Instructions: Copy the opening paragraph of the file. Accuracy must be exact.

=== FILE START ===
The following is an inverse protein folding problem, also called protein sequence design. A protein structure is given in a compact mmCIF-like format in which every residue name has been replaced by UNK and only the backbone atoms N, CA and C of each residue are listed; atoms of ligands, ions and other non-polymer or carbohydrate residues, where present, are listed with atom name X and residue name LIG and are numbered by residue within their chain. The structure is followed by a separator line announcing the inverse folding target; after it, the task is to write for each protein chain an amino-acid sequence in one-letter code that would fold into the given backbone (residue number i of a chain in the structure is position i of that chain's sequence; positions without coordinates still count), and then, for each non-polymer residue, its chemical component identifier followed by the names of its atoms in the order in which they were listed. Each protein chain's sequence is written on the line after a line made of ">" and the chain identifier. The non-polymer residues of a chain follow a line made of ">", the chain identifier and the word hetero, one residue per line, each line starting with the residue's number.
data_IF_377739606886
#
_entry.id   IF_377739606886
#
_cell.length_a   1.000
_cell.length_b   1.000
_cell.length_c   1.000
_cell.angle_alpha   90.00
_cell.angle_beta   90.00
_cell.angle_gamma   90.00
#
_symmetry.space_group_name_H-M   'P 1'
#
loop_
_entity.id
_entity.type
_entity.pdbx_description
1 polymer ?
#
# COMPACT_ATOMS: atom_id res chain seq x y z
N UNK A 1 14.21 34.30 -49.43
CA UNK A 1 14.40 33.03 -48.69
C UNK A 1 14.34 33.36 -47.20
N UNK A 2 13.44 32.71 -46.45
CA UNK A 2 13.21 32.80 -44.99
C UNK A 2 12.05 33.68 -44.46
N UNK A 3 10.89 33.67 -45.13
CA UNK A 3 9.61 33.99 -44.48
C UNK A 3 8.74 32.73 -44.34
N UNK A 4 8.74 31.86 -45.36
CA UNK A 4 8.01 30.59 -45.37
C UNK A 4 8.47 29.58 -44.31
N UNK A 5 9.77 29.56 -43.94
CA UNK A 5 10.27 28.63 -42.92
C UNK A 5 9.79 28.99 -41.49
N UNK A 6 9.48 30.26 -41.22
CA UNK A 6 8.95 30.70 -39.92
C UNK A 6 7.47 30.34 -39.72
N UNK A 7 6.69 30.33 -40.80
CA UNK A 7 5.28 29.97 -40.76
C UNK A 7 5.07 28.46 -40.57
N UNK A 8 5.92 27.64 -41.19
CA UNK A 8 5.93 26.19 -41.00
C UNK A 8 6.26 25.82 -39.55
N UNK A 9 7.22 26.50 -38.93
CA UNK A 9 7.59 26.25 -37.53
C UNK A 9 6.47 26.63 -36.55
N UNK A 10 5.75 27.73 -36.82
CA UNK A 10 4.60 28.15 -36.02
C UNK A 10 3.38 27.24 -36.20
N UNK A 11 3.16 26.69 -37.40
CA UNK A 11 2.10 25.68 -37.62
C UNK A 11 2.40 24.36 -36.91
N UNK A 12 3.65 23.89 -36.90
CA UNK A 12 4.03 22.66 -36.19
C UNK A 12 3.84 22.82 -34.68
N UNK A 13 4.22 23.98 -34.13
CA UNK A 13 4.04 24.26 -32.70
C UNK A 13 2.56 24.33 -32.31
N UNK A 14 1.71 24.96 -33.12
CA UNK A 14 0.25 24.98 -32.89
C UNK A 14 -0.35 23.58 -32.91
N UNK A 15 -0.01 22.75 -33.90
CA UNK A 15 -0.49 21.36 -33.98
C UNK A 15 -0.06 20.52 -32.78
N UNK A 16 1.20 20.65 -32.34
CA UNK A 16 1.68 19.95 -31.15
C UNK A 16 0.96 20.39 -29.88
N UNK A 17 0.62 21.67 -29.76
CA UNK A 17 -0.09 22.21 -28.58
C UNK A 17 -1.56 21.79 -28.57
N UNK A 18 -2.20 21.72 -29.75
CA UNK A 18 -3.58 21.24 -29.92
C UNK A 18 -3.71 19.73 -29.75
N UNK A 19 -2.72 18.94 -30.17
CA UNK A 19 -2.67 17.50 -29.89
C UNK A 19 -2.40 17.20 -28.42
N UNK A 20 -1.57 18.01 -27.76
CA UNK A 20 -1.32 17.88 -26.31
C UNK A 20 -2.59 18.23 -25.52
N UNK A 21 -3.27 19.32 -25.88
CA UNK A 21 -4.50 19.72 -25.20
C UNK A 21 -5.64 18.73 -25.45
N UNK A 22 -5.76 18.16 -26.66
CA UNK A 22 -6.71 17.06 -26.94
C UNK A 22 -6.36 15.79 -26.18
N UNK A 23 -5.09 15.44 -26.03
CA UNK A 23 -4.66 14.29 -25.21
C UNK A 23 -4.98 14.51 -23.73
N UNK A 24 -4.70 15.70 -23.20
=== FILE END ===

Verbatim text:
The following is an inverse protein folding problem, also called protein sequence design. A protein structure is given in a compact mmCIF-like format in which every residue name has been replaced by UNK and only the backbone atoms N, CA and C of each residue are listed; atoms of ligands, ions and other non-polymer or carbohydrate residues, where present, are listed with atom name X and residue name LIG and are numbered by residue within their chain. The structure is followed by a separator line announcing the inverse folding target; after it, the task is to write for each protein chain an amino-acid sequence in one-letter code that would fold into the given backbone (residue number i of a chain in the structure is position i of that chain's sequence; positions without coordinates still count), and then, for each non-polymer residue, its chemical component identifier followed by the names of its atoms in the order in which they were listed. Each protein chain's sequence is written on the line after a line made of ">" and the chain identifier. The non-polymer residues of a chain follow a line made of ">", the chain identifier and the word hetero, one residue per line, each line starting with the residue's number.